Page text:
Guest Bloggers: Chris Dellamura & Aaron Austin
Imagine living your life as both participant and not-so-casual observer. That out-of-body experience is what it can be like to be a gay person in the military. In the days of “Don’t Ask; Don’t Tell”, we lived life looking over our shoulders, for fear that we would lose our careers and our ability to serve our nation simply because of who we were and who we loved. Today, we look forward with wonder after the military responded to a revolutionary Supreme Court ruling and declared same-sex and mixed-sex marriages would be treated equally.
Suddenly, a military — historically received as a symbol of conservatism – is a catalyst for civil rights advance. Its response is more progressive than those of most states and well ahead of many countries around the world.
My husband, Chris, is a decorated Chief Warrant Officer 4 Black Hawk pilot, who was stationed at Fort Belvoir when we met seven years ago. I remember feeling this incredible sense of fear just to go grocery shopping with him at the commissary. If someone were to see us together would they then allege that Chris was gay and would that cost him his career?
It’s incredible how much has changed. We married last year and found ourselves instantly on the front line of progress. Just days after our wedding, DoD responded to the Supreme Court ruling striking down the so-called Defense of Marriage act (DOMA); it instituted sweeping policies that gave same-sex married couples access to housing allowances, spousal healthcare and more importantly, access to the many social support networks and services that come with being a part of the military family. Within weeks, I would be welcomed during a Hail and Farewell ceremony at Fort Benning, where Chris is an Instructor Pilot and Instrument Flight Examiner. I am now an active participant in the base Family Readiness Group.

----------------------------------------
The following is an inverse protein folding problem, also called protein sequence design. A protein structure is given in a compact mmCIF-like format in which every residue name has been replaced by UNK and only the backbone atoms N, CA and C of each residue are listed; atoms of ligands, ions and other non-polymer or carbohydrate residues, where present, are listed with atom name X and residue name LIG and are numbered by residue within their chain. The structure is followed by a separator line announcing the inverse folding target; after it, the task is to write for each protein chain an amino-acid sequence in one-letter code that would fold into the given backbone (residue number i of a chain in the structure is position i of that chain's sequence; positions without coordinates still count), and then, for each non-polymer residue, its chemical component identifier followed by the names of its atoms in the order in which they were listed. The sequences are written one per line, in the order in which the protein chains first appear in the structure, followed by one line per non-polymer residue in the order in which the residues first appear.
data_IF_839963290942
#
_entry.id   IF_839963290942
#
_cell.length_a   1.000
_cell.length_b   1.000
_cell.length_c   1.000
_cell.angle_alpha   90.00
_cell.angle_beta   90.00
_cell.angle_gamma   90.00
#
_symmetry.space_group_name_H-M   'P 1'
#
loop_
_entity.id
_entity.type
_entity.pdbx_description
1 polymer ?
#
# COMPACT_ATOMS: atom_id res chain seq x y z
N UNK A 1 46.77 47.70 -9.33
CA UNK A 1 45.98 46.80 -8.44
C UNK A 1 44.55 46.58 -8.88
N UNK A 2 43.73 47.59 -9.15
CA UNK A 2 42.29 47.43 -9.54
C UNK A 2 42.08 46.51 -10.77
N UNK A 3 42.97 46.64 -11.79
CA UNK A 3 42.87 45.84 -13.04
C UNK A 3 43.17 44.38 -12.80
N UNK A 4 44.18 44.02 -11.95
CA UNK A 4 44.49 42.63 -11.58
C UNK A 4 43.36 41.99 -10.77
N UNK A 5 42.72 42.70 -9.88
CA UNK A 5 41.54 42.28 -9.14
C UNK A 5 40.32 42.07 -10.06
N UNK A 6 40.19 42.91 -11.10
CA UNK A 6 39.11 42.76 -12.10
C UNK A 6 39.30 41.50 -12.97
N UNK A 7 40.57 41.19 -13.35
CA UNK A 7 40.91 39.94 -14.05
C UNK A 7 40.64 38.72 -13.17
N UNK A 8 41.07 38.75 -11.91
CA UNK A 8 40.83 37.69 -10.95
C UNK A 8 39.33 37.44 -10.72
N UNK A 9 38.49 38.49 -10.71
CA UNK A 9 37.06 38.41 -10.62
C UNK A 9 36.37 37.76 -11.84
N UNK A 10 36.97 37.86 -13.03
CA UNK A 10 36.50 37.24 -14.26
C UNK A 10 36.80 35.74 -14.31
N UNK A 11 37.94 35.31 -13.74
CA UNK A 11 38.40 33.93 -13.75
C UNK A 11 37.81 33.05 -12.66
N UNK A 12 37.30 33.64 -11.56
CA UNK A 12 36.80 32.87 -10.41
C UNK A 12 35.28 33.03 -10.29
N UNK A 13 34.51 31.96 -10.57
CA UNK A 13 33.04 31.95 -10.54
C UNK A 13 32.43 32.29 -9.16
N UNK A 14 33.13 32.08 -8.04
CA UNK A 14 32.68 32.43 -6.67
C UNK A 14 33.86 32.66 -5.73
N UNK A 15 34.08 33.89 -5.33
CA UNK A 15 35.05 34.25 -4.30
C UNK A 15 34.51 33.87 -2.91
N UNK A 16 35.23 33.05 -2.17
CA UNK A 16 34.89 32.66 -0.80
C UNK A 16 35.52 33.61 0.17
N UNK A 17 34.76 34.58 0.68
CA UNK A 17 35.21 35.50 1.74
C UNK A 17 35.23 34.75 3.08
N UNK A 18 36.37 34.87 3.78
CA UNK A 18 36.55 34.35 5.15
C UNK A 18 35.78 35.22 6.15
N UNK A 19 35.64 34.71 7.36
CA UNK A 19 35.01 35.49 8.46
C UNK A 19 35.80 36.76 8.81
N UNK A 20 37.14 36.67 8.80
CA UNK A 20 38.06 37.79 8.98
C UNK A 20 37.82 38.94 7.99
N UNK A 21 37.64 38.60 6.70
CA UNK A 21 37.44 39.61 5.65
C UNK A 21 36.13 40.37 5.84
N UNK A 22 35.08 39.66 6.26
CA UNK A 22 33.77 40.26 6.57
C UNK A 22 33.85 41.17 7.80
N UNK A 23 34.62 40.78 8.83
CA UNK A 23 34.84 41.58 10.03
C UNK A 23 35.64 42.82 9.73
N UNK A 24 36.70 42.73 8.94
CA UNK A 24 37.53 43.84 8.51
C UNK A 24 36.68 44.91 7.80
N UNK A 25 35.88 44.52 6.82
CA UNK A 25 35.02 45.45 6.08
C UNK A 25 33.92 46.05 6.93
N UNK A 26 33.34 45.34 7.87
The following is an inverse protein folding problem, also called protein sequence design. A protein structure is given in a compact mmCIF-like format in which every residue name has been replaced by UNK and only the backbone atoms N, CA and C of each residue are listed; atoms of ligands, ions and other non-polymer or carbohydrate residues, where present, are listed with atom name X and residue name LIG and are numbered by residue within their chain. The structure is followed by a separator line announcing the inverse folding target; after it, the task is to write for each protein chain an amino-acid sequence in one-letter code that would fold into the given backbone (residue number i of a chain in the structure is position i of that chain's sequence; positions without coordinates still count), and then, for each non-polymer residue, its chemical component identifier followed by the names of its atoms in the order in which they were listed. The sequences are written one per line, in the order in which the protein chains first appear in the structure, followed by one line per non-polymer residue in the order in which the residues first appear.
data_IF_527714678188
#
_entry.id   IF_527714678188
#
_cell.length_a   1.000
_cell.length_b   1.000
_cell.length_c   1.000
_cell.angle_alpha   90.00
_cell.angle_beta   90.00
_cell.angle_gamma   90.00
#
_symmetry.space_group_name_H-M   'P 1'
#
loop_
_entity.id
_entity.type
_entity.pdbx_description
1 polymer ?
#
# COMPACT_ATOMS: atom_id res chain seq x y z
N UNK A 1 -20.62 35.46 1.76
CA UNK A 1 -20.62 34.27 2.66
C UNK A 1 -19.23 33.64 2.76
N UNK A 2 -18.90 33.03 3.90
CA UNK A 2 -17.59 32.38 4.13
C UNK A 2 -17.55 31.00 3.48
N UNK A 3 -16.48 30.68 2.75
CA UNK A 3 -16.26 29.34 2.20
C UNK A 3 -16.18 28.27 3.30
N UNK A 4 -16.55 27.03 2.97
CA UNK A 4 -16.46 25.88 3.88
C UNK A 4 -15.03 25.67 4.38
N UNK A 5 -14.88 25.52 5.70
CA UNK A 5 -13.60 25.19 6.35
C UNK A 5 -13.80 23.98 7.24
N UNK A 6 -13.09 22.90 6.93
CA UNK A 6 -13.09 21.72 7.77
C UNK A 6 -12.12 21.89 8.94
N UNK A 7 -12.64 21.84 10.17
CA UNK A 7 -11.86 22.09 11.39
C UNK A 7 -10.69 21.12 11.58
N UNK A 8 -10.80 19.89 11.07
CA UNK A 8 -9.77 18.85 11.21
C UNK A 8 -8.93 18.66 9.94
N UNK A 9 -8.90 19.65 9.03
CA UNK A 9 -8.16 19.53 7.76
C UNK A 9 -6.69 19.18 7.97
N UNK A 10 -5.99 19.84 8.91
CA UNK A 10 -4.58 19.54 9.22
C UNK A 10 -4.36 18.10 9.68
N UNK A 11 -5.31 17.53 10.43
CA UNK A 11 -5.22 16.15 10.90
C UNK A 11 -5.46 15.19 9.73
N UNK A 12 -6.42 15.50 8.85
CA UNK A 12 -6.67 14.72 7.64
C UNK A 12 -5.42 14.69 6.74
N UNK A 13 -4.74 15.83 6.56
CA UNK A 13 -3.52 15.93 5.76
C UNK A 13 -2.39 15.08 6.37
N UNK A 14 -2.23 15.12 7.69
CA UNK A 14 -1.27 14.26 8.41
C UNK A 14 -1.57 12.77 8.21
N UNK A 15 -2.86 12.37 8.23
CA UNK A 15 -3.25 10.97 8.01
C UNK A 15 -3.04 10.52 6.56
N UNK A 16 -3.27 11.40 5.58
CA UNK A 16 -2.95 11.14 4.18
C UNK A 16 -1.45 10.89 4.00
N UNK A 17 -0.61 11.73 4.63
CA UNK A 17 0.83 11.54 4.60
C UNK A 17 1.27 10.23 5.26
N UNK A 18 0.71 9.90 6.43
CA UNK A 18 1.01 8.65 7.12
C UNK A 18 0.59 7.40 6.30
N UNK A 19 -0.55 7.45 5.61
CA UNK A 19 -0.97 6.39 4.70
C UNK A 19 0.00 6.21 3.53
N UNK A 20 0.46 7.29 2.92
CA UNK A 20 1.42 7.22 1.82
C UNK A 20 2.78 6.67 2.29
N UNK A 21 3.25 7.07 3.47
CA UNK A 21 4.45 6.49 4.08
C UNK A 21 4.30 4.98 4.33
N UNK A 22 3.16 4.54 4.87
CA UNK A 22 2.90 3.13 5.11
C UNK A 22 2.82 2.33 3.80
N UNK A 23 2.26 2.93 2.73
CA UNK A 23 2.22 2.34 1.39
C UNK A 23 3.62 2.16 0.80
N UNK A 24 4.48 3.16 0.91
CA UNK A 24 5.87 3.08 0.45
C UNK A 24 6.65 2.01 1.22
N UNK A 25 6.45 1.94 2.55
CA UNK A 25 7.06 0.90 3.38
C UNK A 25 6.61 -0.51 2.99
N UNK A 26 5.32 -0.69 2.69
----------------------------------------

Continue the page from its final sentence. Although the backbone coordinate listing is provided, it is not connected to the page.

Chris has served in the Army for 16 years. He notes he spent most of that time hiding who he was. He was acknowledged for his service, but the core of his identity was shunned.
Now, when it comes to these issues of social justice and civil rights, the military is a leader. It recognizes my marriage even though the state of Georgia where we live does not (yet). When we file taxes, we file a federal return as a married couple, but we’re forced to file as singles on our state returns. If we were not a military family, our marriage would be completely meaningless in the eyes of the law here in Georgia.
While I do totally celebrate the progress that we have made by repealing Don’t Ask, Don’t Tell and DOMA, it’s important that we are not complacent. We must continue the work to guarantee equality for LGBT service members. Sexual orientation is not a protected employment class such as race, nationality, gender or religion. Our LGBT service members can still face discrimination without the promise of consequence.
My father, grandfather and stepfather all enjoyed military careers. My husband’s grandfather served in World War II and my husband’s sister is a retired Air Force officer who rose from enlisted ranks. We and our families remain hopeful that the military will continue to advance change on behalf of its LGBT service members. If the last few years are any guide, we’re optimistic for the future.